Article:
Docs rejected estate's claim that surgery was too late
|Delayed Diagnosis, Medical Malpractice - Delayed Treatment, Medical Malpractice - Lost Chance of Recovery, Wrongful Death - Survival Damages|
|James Mirra, Indiv. & as Administrator of the Estate of Lisa Mirra v. David G. Heisig M.D.; Associated Gastroenterologists of Central New York, PC; Barbara L. Clayton MD; Internist Associates of Central New York, PC; David S. Kaplan, MD; Stephen L. Barker, MD and Crouse Hospital, No. 7309/08|
|Onondaga Supreme, NY|
|Brian F. DeJoseph
- Charles L. Falgiatano; DeFrancisco & Falgiatano Law Firm; Syracuse, NY, for Estate of Lisa Mirra, James Mirra
- Daniel McGowan Ph.D.; Economics; Geneva, NY called by: Charles Falgiatano
- Maxwell Chait M.D.; Gastroenterology; Hartsdale, NY called by: Charles Falgiatano
- Marc Sher M.D.; Colon & Rectal Surgery; New Hyde Park, NY called by: Charles Falgiatano
- Charles Abrams M.D.; Hematology; Philadelphia, PA called by: Charles Falgiatano
- Therese Wiley Dancks; Gale & Dancks; Fayetteville, NY, for David S. Kaplan
- Kevin T. Hunt; Sugarman Law Firm; Syracuse, NY, for David G. Heisig
- Charles E. Patton; Martin, Ganotis, Brown, Mould & Currie, P.C.; DeWitt, NY, for Stephen L. Barker
- None reported; null, null, for Associated Gastroenterologists of Central New York P.C., Barbara L. Clayton, Crouse Hospital, Internist Associates of Central New York P.C.
- Kevin Herlihy M.D.; Gastroenterology; Glens Falls, NY called by: Therese Dancks
- Robert Kornfield M.D.; Gastroenterology; Rochester, NY called by: Kevin Hunt
- Edward Hannan M.D.; General Surgery; Troy, NY called by: Charles Patton
- Medical Liability Mutual Insurance Co. for Barker, Heisig and Kaplan
In 2005, plaintiff's decedent Lisa Mirra, a salesperson in her mid-20s, presented to a gastroenterologist, Dr. David Heisig. Heisig determined that Mirra was suffering ulcerative colitis, and he provided about two years of treatment.
On June 19, 2007, Mirra presented to Crouse Hospital, in Syracuse. She reported that she was suffering pain that stemmed from her abdomen. Mirra was admitted to the hospital, and she was evaluated by a colorectal surgeon, Dr. Stephen Barker, and a gastroenterologist, Dr. David Kaplan. The doctors determined that surgery was not necessary, but Mirra was not discharged.
During the ensuing days, Mirra exhibited symptoms that suggested toxic megacolon, which is a potentially fatal widening of the colon. Doctors eventually determined that she was suffering that condition. On June 26, 2007, she underwent a colectomy: a resection of her colon. After the operation, Mirra developed fatal thrombi. She died June 29, 2007.
Mirra's widower, James Mirra, acting individually and as the administrator of his wife's estate, sued his wife's primary doctor, Barbara Clayton; Clayton's practice, Internist Associates of Central New York P.C.; Barker; Heisig; Heisig's practice, Associated Gastroenterologists of Central New York P.C.; Kaplan; and Crouse Hospital. The plaintiffs alleged that Barker, Heisig and Kaplan failed to properly diagnose Ms. Mirra's condition, that Barker, Clayton, Heisig and Kaplan failed to properly treat Mirra, that the failures constituted malpractice; that Internist Associates of Central New York was vicariously liable for Clayton's actions; and that Associated Gastroenterologists of Central New York was vicariously liable for Heisig's actions.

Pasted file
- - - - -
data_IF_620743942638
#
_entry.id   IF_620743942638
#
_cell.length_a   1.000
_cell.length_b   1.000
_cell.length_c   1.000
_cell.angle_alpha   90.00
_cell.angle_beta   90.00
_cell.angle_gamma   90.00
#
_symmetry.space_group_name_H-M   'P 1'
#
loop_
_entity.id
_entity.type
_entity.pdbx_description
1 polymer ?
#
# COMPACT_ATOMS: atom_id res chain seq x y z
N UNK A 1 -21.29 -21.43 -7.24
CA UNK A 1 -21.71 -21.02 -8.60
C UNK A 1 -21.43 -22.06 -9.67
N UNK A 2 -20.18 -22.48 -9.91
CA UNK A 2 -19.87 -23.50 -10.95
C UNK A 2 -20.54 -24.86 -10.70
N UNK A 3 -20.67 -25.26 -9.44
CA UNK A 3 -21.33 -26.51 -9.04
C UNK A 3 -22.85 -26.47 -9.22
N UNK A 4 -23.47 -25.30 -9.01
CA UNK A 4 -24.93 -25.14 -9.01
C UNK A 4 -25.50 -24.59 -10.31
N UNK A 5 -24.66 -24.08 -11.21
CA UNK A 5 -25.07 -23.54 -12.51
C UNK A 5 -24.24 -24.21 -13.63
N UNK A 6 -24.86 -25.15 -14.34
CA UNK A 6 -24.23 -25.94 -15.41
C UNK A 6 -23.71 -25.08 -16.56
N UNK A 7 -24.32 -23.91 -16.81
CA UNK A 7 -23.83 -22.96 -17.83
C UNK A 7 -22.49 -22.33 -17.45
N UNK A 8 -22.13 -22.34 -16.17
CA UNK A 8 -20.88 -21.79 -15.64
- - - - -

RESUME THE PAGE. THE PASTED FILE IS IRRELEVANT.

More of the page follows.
Plaintiffs' counsel ultimately discontinued the claims against Clayton, Internist Associates of Central New York, Crouse Hospital and Associated Gastroenterologists of Central New York. The matter proceeded to a trial against Barker, Heisig and Kaplan.
The plaintiffs' expert hematologist opined that Mirra's death was a result of disseminated intravascular coagulation that stemmed from an infection. He contended that the infection resulted from improper treatment of her colitis, and he claimed that proper and timely treatment would have prevented the development of disseminated intravascular coagulation.
The plaintiffs' expert colorectal surgeon and expert gastroenterologist agreed that surgery should have been performed sooner, and they suggested that surgery should have been considered at the outset of Mirra's hospitalization.
Barker's expert surgeon and Kaplan's expert gastroenterologist opined that Barker and Kaplan appropriately elected to evaluate Mirra's condition through the course of several days, until her condition changed.
Heisig's expert gastroenterologist contended that Mirra had previously indicated that she was afraid of surgery, and, as such, the expert contended that Mirra would not have undergone surgery had it been suggested sooner. The expert also opined that Mirra was not compliant with conservative treatment that Heisig had rendered before her hospitalization.
Mirra suffered an infection that led to toxic megacolon. She eventually developed fatal thrombi. Mirra, 28, died June 29, 2007. She was survived by her husband.
Mirra's family claimed that she suffered a great degree of pain during her 10-day-long hospitalization, which included the performance of a colectomy.
Mirra's estate sought recovery of wrongful-death damages that included a total of about $1.6 million for the estate's lost earnings and household services and unspecified damages for Mirra's pain and suffering. Mirra's widower presented a derivative claim.
The jury rendered a defense verdict.
This report is based on information that was provided by plaintiffs' counsel and Barker's counsel. Heisig's counsel reviewed a draft of the report, but he did not provide feedback; Kaplan's counsel did not respond to the reporter's phone calls; and the remaining defendants' counsel was not asked to contribute.